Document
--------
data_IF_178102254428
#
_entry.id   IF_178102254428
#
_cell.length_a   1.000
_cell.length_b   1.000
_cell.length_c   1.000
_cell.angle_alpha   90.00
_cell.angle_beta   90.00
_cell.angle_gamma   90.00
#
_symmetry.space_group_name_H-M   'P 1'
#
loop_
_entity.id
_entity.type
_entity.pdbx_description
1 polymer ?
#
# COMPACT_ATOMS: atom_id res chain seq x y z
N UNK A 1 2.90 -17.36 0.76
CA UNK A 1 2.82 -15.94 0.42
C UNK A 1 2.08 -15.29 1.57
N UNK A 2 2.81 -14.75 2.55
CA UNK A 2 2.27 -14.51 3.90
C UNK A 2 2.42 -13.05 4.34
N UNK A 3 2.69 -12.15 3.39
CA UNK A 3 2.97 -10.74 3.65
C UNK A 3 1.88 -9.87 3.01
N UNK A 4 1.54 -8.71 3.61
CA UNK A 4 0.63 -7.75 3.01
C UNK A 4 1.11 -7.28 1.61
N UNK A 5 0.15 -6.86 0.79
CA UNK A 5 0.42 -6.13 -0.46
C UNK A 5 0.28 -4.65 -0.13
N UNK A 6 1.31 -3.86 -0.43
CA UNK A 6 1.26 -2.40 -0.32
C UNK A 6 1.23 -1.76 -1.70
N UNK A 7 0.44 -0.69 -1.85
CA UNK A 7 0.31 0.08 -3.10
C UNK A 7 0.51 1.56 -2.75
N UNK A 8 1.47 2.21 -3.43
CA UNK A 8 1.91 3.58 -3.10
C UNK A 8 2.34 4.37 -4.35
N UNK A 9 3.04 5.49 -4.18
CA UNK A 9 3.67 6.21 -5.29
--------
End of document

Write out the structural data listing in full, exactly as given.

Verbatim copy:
data_IF_178102254428
#
_entry.id   IF_178102254428
#
_cell.length_a   1.000
_cell.length_b   1.000
_cell.length_c   1.000
_cell.angle_alpha   90.00
_cell.angle_beta   90.00
_cell.angle_gamma   90.00
#
_symmetry.space_group_name_H-M   'P 1'
#
loop_
_entity.id
_entity.type
_entity.pdbx_description
1 polymer ?
#
# COMPACT_ATOMS: atom_id res chain seq x y z
N UNK A 1 2.90 -17.36 0.76
CA UNK A 1 2.82 -15.94 0.42
C UNK A 1 2.08 -15.29 1.57
N UNK A 2 2.81 -14.75 2.55
CA UNK A 2 2.27 -14.51 3.90
C UNK A 2 2.42 -13.05 4.34
N UNK A 3 2.69 -12.15 3.39
CA UNK A 3 2.97 -10.74 3.65
C UNK A 3 1.88 -9.87 3.01
N UNK A 4 1.54 -8.71 3.61
CA UNK A 4 0.63 -7.75 3.01
C UNK A 4 1.11 -7.28 1.61
N UNK A 5 0.15 -6.86 0.79
CA UNK A 5 0.42 -6.13 -0.46
C UNK A 5 0.28 -4.65 -0.13
N UNK A 6 1.31 -3.86 -0.43
CA UNK A 6 1.26 -2.40 -0.32
C UNK A 6 1.23 -1.76 -1.70
N UNK A 7 0.44 -0.69 -1.85
CA UNK A 7 0.31 0.08 -3.10
C UNK A 7 0.51 1.56 -2.75
N UNK A 8 1.47 2.21 -3.43
CA UNK A 8 1.91 3.58 -3.10
C UNK A 8 2.34 4.37 -4.35
N UNK A 9 3.04 5.49 -4.18
CA UNK A 9 3.67 6.21 -5.29